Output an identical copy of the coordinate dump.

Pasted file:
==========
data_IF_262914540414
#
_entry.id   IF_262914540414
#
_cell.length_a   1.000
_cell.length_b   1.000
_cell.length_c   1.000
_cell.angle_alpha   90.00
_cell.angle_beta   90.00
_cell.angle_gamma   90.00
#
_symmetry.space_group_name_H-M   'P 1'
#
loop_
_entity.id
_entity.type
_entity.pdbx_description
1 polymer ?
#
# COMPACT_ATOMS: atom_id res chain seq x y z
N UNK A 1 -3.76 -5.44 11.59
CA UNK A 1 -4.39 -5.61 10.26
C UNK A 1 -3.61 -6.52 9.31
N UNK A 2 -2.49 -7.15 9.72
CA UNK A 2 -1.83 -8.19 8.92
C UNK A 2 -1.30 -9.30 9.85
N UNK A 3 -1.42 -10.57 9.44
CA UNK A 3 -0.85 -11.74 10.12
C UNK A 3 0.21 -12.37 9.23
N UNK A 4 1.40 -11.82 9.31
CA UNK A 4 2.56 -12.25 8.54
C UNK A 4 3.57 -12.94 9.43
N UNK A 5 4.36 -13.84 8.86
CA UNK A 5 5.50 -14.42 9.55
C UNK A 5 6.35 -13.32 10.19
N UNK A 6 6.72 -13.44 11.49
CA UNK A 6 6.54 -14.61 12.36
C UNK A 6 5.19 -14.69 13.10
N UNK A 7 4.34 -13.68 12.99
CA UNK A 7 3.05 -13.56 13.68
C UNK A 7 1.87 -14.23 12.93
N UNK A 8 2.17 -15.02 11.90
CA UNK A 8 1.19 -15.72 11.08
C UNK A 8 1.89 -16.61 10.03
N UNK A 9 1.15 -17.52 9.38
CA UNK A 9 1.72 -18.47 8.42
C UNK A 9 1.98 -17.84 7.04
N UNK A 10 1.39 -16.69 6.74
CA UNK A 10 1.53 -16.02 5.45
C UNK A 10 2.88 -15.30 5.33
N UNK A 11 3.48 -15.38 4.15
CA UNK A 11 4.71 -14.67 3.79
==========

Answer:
data_IF_262914540414
#
_entry.id   IF_262914540414
#
_cell.length_a   1.000
_cell.length_b   1.000
_cell.length_c   1.000
_cell.angle_alpha   90.00
_cell.angle_beta   90.00
_cell.angle_gamma   90.00
#
_symmetry.space_group_name_H-M   'P 1'
#
loop_
_entity.id
_entity.type
_entity.pdbx_description
1 polymer ?
#
# COMPACT_ATOMS: atom_id res chain seq x y z
N UNK A 1 -3.76 -5.44 11.59
CA UNK A 1 -4.39 -5.61 10.26
C UNK A 1 -3.61 -6.52 9.31
N UNK A 2 -2.49 -7.15 9.72
CA UNK A 2 -1.83 -8.19 8.92
C UNK A 2 -1.30 -9.30 9.85
N UNK A 3 -1.42 -10.57 9.44
CA UNK A 3 -0.85 -11.74 10.12
C UNK A 3 0.21 -12.37 9.23
N UNK A 4 1.40 -11.82 9.31
CA UNK A 4 2.56 -12.25 8.54
C UNK A 4 3.57 -12.94 9.43
N UNK A 5 4.36 -13.84 8.86
CA UNK A 5 5.50 -14.42 9.55
C UNK A 5 6.35 -13.32 10.19
N UNK A 6 6.72 -13.44 11.49
CA UNK A 6 6.54 -14.61 12.36
C UNK A 6 5.19 -14.69 13.10
N UNK A 7 4.34 -13.68 12.99
CA UNK A 7 3.05 -13.56 13.68
C UNK A 7 1.87 -14.23 12.93
N UNK A 8 2.17 -15.02 11.90
CA UNK A 8 1.19 -15.72 11.08
C UNK A 8 1.89 -16.61 10.03
N UNK A 9 1.15 -17.52 9.38
CA UNK A 9 1.72 -18.47 8.42
C UNK A 9 1.98 -17.84 7.04
N UNK A 10 1.39 -16.69 6.74
CA UNK A 10 1.53 -16.02 5.45
C UNK A 10 2.88 -15.30 5.33
N UNK A 11 3.48 -15.38 4.15
CA UNK A 11 4.71 -14.67 3.79